# 8.9 Buffer Capacity and Buffer Range

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## Buffer Capacity

Buffers are characterized by the pH range over which they can maintain a more or less constant pH and by their buffer capacity, the amount of strong acid or base that can be absorbed before the pH changes significantly. Although the useful pH range of a buffer depends strongly on the chemical properties of the weak acid and weak base used to prepare the buffer (i.e., on $$K$$), its buffer capacity depends solely on the concentrations of the species in the buffered solution. The more concentrated the buffer solution, the greater its buffer capacity. As illustrated in Figure $$\PageIndex{1}$$, when $$NaOH$$ is added to solutions that contain different concentrations of an acetic acid/sodium acetate buffer, the observed change in the pH of the buffer is inversely proportional to the concentration of the buffer. If the buffer capacity is 10 times larger, then the buffer solution can absorb 10 times more strong acid or base before undergoing a significant change in pH.

Figure $$\PageIndex{1}$$: Effect of Buffer Concentration on the Capacity of a Buffer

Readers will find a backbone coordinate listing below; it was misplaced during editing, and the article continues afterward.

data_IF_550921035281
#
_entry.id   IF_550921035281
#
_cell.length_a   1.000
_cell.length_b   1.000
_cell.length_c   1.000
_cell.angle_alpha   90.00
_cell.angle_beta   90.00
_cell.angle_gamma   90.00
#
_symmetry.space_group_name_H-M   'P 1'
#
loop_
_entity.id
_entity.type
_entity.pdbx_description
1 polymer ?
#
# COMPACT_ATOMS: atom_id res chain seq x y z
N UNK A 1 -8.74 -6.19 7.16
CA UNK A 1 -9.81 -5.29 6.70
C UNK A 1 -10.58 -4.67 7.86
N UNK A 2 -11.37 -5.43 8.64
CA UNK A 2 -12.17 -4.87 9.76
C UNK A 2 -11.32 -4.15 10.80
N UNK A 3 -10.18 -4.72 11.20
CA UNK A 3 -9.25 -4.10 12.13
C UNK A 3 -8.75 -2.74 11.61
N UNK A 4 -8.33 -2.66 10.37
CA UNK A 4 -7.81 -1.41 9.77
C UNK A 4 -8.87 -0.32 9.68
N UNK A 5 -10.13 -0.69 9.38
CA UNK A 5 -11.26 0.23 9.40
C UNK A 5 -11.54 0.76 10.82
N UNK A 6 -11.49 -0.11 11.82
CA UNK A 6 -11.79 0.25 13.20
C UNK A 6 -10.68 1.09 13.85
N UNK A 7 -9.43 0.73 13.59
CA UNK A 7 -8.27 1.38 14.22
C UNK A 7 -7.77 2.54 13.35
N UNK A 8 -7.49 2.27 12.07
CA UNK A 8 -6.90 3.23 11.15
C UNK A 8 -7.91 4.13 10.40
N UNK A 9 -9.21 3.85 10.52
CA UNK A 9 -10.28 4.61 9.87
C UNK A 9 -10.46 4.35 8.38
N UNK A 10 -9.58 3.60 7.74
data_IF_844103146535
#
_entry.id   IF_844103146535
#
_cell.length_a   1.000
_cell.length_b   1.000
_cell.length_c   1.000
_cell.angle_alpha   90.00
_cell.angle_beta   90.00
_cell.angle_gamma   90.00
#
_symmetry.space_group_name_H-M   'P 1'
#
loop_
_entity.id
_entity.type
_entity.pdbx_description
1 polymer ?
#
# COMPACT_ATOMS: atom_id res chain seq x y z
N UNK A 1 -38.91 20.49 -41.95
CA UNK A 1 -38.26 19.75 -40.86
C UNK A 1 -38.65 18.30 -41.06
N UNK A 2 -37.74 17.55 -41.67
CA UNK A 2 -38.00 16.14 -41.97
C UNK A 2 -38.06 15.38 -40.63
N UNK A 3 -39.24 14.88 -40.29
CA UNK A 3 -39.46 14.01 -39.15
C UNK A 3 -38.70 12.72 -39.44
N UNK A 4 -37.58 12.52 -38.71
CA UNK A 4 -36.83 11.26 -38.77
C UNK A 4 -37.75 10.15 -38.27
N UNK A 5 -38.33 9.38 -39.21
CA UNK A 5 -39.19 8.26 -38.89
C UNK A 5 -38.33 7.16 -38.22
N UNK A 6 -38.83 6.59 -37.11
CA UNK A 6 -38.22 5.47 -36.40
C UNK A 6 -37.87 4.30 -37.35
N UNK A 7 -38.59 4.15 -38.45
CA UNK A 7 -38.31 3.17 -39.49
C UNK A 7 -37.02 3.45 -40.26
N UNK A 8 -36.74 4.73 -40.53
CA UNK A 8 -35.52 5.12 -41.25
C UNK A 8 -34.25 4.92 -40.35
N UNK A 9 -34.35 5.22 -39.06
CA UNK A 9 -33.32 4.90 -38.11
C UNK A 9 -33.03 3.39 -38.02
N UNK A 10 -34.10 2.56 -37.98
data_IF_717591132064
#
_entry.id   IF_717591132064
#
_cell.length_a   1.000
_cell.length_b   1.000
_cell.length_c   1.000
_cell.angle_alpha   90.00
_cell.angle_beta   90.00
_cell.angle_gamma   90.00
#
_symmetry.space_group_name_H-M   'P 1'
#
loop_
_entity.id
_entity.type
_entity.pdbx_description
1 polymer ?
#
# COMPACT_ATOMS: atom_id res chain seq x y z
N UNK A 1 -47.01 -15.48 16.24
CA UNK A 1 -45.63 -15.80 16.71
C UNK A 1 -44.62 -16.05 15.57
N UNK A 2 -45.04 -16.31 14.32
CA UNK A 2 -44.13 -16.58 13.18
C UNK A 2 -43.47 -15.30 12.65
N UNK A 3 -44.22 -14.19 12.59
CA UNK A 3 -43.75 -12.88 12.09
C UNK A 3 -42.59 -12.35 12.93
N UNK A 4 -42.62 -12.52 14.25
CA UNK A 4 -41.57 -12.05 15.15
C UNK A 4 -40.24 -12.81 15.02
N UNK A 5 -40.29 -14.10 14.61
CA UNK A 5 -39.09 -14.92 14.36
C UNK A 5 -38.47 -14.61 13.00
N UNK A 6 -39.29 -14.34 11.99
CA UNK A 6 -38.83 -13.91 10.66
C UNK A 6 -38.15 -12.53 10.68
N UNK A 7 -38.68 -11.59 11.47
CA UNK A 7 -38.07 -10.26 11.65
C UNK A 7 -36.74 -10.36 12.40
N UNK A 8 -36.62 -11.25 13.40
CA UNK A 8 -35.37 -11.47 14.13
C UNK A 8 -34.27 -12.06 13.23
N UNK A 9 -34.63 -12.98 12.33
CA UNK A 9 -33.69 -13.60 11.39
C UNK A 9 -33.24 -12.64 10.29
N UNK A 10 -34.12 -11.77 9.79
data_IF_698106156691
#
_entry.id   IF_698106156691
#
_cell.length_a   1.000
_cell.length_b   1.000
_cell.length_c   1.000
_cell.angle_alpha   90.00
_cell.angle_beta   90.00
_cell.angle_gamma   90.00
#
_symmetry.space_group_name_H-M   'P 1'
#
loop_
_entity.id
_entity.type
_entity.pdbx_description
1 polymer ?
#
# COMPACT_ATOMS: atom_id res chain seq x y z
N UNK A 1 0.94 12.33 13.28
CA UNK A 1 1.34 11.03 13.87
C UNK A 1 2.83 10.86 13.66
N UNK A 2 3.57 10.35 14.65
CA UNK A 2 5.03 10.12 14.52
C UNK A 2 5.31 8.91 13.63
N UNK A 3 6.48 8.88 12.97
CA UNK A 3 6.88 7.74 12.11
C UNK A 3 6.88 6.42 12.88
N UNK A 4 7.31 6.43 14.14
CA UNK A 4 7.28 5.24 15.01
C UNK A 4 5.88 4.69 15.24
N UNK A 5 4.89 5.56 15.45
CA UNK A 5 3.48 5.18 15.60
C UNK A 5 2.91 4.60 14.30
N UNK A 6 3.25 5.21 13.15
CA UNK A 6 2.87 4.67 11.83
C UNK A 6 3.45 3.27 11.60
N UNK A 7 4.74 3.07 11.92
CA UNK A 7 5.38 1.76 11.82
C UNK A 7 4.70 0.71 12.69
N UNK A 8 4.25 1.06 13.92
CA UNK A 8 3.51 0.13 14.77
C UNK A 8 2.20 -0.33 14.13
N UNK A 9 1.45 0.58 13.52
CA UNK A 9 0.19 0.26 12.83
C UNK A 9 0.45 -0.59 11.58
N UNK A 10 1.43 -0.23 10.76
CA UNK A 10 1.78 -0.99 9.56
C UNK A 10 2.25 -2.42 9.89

A buffer maintains a relatively constant pH when acid or base is added to a solution. The addition of even tiny volumes of 0.10 M $$NaOH$$ to 100.0 mL of distilled water results in a very large change in pH. As the concentration of a 50:50 mixture of sodium acetate/acetic acid buffer in the solution is increased from 0.010 M to 1.00 M, the change in the pH produced by the addition of the same volume of $$NaOH$$ solution decreases steadily. For buffer concentrations of at least 0.500 M, the addition of even 25 mL of the $$NaOH$$ solution results in only a relatively small change in pH.

## Selecting proper components for desired pH

Buffers function best when the pKa of the conjugate weak acid used is close to the desired working range of the buffer. This turns out to be the case when the concentrations of the conjugate acid and conjugate base are approximately equal (within about a factor of 10). For example, we know the Ka for hydroflouric acid is 6.6 x 10-4 so its pKa= -log(6.6 x 10-4) = 3.18. So, a hydrofluoric acid buffer would work best in a buffer range of around pH = 3.18.

For the weak base ammonia (NH3), the value of Kb is 1.8x10-5, implying that the Ka for the dissociation of its conjugate acid, NH4+, is Kw/Kb=10-14/1.8x10-5 = 5.6x10-10. Thus, the pKa for NH4+ = 9.25, so buffers using NH4+/NH3 will work best around a pH of 9.25. (It's always the pKa of the conjugate acid that determines the approximate pH for a buffer system, though this is dependent on the pKb of the conjugate base, obviously.)

When the desired pH of a buffer solution is near the pKa of the conjugate acid being used (i.e., when the amounts of conjugate acid and conjugate base in solution are within about a factor of 10 of each other), the Henderson-Hasselbalch equation can be applied as a simple approximation of the solution pH, as we will see in the next section.